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Journal of Reproductive Biology and Endocrinology

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Will Smith*
 
Department of Microbiology, University of Oxford, England, Email: [email protected]
 
*Correspondence: Will Smith, Department of Microbiology, University of Oxford, Oxford, England, Email: [email protected]

Received Date: Mar 06, 2021 / Accepted Date: Mar 20, 2021 / Published Date: Mar 27, 2021

Citation: Smith W. Women in their reproductive years who have uterine fibrosis. J Reprod Biol Endocrinol. 2021;5(2):3.

This open-access article is distributed under the terms of the Creative Commons Attribution Non-Commercial License (CC BY-NC) (http://creativecommons.org/licenses/by-nc/4.0/), which permits reuse, distribution and reproduction of the article, provided that the original work is properly cited and the reuse is restricted to noncommercial purposes. For commercial reuse, contact [email protected]

Fibroids are benign tumors that develop from the smooth muscle tissue the uterus (myometrium) and grow in response to estrogen and progesterone. Fibroids are uncommon before puberty, but become more common during reproductive years and shrink in size after menopause. Endogenous development of estradiol is allowed by aromatase in fibroid tissue, and fibroid stem cells release estrogen and progesterone. Uterine fibroids [1] are widespread benign neoplasms that affect older women and people of African descent more frequently. In asymptomatic women, several are discovered by chance during a clinical exam or imaging. Fibroids can cause uterine bleeding, pelvic discomfort, bowel dysfunction, urinary frequency and urgency, urinary retention, low back pain, constipation, and dyspareunia, among other symptoms. Ultrasonography is a technique that uses sound waves to determine the presence.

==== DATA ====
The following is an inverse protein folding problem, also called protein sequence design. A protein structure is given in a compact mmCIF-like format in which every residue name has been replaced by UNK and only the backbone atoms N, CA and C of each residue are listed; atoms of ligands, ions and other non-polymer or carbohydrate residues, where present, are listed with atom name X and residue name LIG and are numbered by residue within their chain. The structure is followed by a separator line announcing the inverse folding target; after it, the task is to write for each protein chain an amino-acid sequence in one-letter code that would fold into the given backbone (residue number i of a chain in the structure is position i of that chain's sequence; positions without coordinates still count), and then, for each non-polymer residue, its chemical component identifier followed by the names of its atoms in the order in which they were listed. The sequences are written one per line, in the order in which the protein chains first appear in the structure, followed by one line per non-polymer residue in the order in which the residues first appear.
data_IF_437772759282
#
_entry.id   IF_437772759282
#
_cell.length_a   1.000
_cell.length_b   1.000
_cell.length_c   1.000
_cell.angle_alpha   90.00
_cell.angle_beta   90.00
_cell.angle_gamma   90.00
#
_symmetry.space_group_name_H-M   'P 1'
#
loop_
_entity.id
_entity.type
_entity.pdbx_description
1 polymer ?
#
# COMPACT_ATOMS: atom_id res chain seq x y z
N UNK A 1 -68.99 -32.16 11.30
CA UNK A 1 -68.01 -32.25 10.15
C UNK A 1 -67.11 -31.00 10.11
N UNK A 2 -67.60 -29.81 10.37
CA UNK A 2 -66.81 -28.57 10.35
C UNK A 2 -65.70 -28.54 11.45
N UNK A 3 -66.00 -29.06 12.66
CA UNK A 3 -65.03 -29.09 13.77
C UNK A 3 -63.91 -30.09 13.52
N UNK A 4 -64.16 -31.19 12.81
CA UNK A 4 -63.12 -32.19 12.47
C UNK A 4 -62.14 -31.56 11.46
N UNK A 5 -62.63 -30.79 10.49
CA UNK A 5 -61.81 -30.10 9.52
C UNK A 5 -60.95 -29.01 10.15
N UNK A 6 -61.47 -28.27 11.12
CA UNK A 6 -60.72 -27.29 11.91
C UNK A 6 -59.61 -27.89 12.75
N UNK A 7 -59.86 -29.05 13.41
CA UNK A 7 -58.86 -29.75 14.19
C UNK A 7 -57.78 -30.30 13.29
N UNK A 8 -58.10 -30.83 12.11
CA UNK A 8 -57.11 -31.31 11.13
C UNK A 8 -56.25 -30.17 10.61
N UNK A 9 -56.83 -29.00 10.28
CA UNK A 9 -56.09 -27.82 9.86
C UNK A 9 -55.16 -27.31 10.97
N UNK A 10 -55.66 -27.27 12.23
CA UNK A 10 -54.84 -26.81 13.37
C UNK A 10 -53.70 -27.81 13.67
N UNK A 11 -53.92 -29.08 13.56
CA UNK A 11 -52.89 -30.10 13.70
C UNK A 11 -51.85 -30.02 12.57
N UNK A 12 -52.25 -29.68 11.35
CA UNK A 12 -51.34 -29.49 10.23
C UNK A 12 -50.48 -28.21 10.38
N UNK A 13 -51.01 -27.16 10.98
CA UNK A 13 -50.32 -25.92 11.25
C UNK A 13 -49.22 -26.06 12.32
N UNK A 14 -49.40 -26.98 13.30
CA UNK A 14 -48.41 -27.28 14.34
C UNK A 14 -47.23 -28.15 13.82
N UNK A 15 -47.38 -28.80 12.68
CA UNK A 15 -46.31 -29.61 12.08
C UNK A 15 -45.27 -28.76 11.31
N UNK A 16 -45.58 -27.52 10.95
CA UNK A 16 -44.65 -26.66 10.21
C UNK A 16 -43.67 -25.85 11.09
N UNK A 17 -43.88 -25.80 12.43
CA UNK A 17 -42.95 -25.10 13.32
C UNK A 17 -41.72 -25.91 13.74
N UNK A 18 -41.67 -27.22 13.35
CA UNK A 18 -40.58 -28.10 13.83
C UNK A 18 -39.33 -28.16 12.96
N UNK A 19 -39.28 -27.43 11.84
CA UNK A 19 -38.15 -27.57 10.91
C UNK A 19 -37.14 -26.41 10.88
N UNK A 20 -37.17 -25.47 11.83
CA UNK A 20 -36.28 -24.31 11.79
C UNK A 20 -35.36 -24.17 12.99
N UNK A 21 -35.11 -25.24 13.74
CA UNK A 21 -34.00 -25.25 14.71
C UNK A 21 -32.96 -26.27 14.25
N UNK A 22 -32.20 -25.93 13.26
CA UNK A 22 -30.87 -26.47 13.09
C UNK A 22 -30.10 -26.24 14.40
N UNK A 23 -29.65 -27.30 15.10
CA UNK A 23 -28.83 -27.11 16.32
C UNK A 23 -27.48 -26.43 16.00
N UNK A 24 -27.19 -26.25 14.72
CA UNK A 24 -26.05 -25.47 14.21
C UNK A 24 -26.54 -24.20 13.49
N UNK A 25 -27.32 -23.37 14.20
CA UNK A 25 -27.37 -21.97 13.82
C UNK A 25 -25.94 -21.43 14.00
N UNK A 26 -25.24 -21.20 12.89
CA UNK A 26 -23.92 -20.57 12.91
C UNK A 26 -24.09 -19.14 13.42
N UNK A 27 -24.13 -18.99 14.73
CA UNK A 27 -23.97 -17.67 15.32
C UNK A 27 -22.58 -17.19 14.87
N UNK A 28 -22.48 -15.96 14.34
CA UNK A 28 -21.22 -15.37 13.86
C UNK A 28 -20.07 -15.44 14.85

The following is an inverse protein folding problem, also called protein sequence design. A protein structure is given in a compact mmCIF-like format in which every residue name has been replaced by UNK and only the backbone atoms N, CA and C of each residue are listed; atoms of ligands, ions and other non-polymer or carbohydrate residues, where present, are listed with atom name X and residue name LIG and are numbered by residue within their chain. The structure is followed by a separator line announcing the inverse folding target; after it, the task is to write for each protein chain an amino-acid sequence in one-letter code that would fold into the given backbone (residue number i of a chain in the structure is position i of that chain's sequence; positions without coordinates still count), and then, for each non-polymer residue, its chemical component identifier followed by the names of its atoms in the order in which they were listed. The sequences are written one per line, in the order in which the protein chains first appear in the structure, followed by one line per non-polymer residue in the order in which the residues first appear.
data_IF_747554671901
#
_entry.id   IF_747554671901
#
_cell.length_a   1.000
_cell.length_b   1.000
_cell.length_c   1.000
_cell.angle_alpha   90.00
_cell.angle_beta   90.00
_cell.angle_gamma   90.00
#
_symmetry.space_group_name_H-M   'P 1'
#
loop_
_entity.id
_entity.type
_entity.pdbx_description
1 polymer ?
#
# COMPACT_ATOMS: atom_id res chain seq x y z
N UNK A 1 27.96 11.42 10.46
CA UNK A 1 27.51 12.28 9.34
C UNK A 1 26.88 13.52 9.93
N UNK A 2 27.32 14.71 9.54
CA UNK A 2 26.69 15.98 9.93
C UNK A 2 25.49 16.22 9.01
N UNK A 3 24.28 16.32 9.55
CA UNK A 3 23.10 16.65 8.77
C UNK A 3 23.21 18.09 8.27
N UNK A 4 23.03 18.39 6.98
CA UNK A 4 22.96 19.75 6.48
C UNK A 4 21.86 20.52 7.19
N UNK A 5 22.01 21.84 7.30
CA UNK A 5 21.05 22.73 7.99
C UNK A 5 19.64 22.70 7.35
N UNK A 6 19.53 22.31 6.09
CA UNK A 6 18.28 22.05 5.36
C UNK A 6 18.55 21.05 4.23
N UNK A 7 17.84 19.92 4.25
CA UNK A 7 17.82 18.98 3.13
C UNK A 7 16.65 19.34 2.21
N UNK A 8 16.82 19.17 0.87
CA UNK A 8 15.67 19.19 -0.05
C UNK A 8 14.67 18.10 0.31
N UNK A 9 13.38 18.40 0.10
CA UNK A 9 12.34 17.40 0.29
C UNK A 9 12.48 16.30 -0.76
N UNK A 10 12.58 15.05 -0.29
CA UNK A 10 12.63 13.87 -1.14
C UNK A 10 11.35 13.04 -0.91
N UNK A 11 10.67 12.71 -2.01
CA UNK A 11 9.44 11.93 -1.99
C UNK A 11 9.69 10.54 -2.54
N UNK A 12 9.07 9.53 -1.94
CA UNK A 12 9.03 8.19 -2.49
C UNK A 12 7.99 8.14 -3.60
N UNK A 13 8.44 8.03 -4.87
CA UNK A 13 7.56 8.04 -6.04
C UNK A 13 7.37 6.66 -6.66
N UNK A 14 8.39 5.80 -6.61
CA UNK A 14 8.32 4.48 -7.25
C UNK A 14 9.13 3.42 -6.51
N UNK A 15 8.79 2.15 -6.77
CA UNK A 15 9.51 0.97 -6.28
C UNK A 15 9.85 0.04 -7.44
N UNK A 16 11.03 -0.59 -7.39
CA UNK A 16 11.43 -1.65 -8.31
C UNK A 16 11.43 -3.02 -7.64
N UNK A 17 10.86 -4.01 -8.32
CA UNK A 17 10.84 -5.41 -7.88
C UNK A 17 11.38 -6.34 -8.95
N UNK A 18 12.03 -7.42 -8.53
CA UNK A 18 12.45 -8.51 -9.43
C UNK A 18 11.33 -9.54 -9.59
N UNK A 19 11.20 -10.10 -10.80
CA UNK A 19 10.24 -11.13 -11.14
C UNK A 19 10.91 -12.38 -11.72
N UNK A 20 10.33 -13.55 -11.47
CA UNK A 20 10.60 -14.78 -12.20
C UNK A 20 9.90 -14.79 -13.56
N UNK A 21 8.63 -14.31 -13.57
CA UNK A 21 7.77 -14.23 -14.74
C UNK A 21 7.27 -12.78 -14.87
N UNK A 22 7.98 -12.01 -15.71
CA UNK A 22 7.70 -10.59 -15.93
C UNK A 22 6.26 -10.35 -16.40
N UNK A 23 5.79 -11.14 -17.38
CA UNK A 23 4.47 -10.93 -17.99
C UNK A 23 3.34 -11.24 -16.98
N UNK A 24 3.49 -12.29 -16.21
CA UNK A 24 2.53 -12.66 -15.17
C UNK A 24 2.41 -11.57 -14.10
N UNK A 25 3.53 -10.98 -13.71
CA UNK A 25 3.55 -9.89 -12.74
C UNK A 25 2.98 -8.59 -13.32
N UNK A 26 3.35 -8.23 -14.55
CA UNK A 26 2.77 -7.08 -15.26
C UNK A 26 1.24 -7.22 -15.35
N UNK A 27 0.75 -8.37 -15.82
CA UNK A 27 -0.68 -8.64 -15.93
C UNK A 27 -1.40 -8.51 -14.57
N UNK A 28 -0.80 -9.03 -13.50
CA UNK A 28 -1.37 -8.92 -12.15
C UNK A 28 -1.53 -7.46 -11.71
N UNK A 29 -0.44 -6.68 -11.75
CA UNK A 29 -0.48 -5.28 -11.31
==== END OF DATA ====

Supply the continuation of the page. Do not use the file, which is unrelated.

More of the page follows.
The size and position of fibroids, as well as the patient's age, symptoms, ability to preserve fertility, and access to care, should all be considered, as should the physician's experience. Hormonal contraception, tranexamic acid, and non-steroidal anti-inflammatory medications are among the medical treatments for excessive menstrual bleeding. Selective progesterone agonists or gonadotropin-releasing hormone agonists. The most common benign tumors in women of reproductive age are uterine fibroids, also known as leiomyoma’s. Their frequency varies with age; by the age of 50, they can be found in up to 80% of women. Fibroids are the most common reason for hysterectomy, accounting for 39% of all hysterectomies performed in the US each year. While several are discovered by chance on imaging in asymptomatic patients, about 20% and 50% of women have symptoms and may want to seek treatment.

Clinical Characteristics

Subserosal (projecting beyond the uterus), intramural (within the myometrium), and sub mucosal (within the mucosa) are the three types of uterine fibroids (projecting into the uterine cavity). The size, number, and location of the tumors influences the symptoms and treatment options. Abnormal uterine bleeding, typically prolonged menstrual bleeding is the most common symptom. Pelvic discomfort, bowel dysfunction, urinary frequency and urgency, urinary retention, low back pain, constipation, and dyspareunia are among the other symptoms. Women with fibroids have a higher risk of postpartum haemorrhage [2], due to an elevated risk of uterine atony in the postpartum period. The risk of cancer from uterine fibroids is extremely low; leiomyosarcoma is estimated to affect around one in every 400 (0.25 percent) women who have fibroids removed. Fibroids expand and shrink naturally, so enlarging them can be risky.

Progenesis

Fibroids are diagnosed primarily based on the patient's presenting symptoms, such as unexplained menstrual bleeding, bulk symptoms, pelvic pain, or anaemia-related findings. Fibroids are sometimes discovered in asymptomatic women during regular pelvic examinations or imaging. Ultrasonography [3] is the chosen first imaging modality for fibroids in the United States. Fibroids are sometimes discovered in asymptomatic women during regular pelvic examinations or imaging. Ultrasonography is the chosen first imaging modality for fibroids in the United States. Transvaginal ultrasonography can detect uterine fibroids with a sensitivity of 90 to 99 percent, but it can miss subserosal or small fibroids. Adding sonohysterography or hysteroscopy to the mix is risky.

References

1.De La Cruz MSD and Buchanan EM. Uterine Fibroids: Diagnosis and Treatment. Am Fam Physician. 2017;95(2):100-107.

2.Watkins EJ and Stem K. Postpartum hemorrhage. Official Journal of the American Academy of Physician Assistants. 2020;33(4):29-33.

3.Maller VV, Cohen HL. Neonatal Head Ultrasound: A Review and Update-Part 1: Techniques and Evaluation of the Premature Neonate. Ultrasound Q. 2019;35(3):202-211.

 

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